Key findings reveal how millions of women’s lives can be saved

Key findings reveal how millions of women’s lives can be saved

A team of international maternal health researchers will today (Wednesday, February 21) reveal key findings which, if implemented, will help save millions of women from dying of pregnancy related causes in developing countries.

The research provides evidence that investment in skilled attendance at birth, removing financial barriers, and improving the functioning of the health facilities where midwives work – are all key to reducing maternal mortality.

The launch of their findings will be presented as part of a major three-day-conference taking place in London and being attended by leading health policymakers and researchers from around the world.

Their findings show that the link between poverty and maternal mortality is clear and require strategies to be reassessed to avoid women in developing countries dying from pregnancy related causes, and the consequently enormous negative economic and social outcomes for some of the world's poorest countries.

The findings have been based on four years of extensive research, involving a number of focus countries and a range of research disciplines and interventions. The research has been carried out in Ghana, Burkina Faso and Indonesia involving a wide range of research disciplines and professions.

Every minute a woman dies of causes related to pregnancy and birth, and the bleak message to delegates is clear: if the United Nation's Millennium Goal of reducing maternal mortality by 75% by 2015 is to be met, then immediate action is necessary.

This is one of the most rigorous and ambitious international research programmes that has ever been carried out to gather evidence in maternal mortality and to equip policy makers around the world with facts on how best to prioritise resources and move women's health to the top of the agenda.

The programme Immpact, is coordinated by the University of Aberdeen and headed by Professor Wendy Graham, its Principal Investigator. Immpact is based on strong partnerships with leading research institutions in and outside Europe. All research has been carried out in close cooperation with local research teams to reinforce and build on capacity and knowledge in local communities and countries. Professor Graham said: "Often discounted are the economic consequences of the less developed countries from this loss of human capital. To allow this to continue is simply unethical.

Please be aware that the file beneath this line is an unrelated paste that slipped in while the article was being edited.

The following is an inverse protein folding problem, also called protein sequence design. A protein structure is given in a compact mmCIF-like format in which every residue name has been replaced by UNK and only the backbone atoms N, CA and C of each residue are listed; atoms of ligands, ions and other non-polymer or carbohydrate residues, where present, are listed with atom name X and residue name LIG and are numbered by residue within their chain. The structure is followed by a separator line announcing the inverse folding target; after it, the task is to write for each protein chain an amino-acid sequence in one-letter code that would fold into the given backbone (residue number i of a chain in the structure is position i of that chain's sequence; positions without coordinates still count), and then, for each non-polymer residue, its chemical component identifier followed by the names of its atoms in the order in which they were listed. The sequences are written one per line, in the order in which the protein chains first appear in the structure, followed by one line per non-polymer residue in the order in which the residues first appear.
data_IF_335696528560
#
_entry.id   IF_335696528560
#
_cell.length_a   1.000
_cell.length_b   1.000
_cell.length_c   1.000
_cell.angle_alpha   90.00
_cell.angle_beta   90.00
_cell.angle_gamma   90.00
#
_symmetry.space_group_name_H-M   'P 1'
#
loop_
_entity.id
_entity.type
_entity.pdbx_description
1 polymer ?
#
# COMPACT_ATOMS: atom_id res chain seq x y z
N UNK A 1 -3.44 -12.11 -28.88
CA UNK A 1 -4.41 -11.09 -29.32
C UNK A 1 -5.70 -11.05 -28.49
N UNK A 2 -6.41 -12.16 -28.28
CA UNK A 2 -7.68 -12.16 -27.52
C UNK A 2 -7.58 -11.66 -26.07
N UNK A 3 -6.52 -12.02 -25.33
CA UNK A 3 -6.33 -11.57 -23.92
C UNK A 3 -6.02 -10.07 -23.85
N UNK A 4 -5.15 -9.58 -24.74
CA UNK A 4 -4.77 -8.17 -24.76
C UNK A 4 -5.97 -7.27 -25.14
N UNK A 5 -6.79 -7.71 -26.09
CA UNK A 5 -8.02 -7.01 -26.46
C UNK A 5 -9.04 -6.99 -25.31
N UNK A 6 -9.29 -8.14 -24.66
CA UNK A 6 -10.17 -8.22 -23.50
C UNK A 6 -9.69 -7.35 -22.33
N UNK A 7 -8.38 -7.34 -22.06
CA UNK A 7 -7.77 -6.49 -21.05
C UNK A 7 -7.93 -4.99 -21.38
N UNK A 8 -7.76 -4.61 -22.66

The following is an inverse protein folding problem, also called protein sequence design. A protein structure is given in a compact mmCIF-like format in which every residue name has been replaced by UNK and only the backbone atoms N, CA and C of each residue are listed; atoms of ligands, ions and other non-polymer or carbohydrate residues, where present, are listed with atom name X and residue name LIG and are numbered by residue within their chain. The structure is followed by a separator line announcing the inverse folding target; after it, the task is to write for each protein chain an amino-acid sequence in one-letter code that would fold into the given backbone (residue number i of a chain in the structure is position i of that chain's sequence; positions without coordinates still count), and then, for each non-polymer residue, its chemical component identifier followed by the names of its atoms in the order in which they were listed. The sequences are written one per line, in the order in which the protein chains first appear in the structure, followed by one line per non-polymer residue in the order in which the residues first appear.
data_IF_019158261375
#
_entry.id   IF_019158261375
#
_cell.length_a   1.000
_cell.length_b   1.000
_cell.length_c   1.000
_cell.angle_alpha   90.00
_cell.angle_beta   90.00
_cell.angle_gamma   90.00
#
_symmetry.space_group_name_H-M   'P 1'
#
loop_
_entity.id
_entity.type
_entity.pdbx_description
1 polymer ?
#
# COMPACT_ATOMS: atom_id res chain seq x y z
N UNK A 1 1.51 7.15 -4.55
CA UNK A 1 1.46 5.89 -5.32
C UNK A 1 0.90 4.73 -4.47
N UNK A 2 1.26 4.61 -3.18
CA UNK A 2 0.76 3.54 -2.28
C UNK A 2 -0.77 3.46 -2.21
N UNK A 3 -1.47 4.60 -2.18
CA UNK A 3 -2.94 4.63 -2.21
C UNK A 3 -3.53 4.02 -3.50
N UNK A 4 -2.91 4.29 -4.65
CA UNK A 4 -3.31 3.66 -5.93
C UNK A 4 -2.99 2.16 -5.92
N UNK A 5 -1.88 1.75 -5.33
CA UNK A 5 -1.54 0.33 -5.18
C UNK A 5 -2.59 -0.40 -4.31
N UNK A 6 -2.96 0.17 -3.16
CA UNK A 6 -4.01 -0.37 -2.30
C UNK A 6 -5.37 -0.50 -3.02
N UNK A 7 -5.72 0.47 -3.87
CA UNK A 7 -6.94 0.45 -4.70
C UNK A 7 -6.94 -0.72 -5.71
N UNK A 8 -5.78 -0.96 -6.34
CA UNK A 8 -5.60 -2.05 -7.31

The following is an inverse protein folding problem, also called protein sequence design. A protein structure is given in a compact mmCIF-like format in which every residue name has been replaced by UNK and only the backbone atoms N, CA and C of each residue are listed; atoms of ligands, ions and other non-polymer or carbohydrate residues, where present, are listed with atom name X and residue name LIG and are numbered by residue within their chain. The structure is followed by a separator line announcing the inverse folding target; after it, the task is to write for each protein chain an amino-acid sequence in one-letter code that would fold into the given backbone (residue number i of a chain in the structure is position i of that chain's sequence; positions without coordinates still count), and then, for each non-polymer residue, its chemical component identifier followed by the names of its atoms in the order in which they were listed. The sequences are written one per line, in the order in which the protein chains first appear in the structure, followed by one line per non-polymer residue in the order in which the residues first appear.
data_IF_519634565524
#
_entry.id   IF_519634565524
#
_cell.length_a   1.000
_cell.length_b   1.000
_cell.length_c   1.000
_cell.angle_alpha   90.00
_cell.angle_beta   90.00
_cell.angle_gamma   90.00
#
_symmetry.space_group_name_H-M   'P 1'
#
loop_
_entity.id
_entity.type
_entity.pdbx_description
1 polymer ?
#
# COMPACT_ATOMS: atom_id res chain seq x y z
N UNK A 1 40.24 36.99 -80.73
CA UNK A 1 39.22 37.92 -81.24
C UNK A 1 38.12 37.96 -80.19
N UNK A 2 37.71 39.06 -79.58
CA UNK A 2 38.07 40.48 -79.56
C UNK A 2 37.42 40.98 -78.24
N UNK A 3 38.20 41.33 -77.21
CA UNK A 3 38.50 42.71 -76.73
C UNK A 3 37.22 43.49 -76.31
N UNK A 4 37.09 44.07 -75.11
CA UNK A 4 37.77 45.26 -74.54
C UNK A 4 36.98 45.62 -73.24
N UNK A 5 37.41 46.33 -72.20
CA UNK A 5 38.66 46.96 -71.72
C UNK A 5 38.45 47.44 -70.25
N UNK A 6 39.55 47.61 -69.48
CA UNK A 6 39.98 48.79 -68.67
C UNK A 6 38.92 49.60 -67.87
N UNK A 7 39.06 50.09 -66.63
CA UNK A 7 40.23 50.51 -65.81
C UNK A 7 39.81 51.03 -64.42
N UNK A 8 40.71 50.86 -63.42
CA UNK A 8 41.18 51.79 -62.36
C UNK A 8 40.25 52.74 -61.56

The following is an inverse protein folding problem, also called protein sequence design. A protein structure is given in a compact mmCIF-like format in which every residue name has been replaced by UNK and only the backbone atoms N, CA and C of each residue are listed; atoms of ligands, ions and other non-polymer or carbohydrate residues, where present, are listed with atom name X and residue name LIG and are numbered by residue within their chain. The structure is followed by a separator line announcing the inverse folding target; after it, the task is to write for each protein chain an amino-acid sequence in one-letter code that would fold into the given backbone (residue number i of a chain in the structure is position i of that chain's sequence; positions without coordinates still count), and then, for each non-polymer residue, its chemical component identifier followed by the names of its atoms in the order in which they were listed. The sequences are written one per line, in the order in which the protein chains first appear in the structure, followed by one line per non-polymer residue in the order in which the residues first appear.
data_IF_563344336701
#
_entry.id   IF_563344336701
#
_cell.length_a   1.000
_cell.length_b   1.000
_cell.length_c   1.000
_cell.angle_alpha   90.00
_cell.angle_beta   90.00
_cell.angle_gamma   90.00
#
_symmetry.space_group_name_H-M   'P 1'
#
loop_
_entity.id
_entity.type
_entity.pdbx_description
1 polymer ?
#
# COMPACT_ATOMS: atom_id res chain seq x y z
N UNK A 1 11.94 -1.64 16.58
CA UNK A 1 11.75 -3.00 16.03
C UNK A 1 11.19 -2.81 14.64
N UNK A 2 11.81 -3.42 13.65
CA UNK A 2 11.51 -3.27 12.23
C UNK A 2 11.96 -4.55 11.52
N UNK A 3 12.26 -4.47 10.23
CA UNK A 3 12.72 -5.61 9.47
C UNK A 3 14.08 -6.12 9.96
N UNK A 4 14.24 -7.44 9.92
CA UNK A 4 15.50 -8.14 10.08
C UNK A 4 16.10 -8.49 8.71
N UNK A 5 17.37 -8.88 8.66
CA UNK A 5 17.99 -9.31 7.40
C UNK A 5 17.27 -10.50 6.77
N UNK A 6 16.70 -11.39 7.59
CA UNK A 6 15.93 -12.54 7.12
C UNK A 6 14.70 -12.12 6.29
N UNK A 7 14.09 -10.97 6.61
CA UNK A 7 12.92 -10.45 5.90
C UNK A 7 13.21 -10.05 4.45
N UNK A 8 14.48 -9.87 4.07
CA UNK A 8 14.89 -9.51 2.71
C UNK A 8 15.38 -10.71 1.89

"Twenty years on from the global launch of safe motherhood, we are at a crucial point where policymakers need to reassess strategies and prioritise resources to save the lives of the millions of women who die of pregnancy related causes. The Immpact findings now provide the basis for action."

Professor Fred Sai, Advisor to the President of Ghana and former Senior Health Advisor to the World Bank, explains: "Just as the map of Africa is asking the world a question, so are Africa's women asking: "Why?" Why should our leaders leave us to die in our numbers and suffer such serious disabilities, while replenishing Africa's human resource base?"

The Immpact International Symposium is being attended by senior policymakers and leading researchers in women's health from all over the world, senior representatives from international agencies and the key note address is given by Gareth R. Thomas, MP, Under- Secretary of State in the Department for International Development, UK. The Opening Address is being given by Francisco F. Songane, former Minister of Health from Mozambique who is recognised both nationally and internationally for innovation and leadership, and is now Director of the Partnership for Maternal, Newborn and Child Health, WHO, Geneva.

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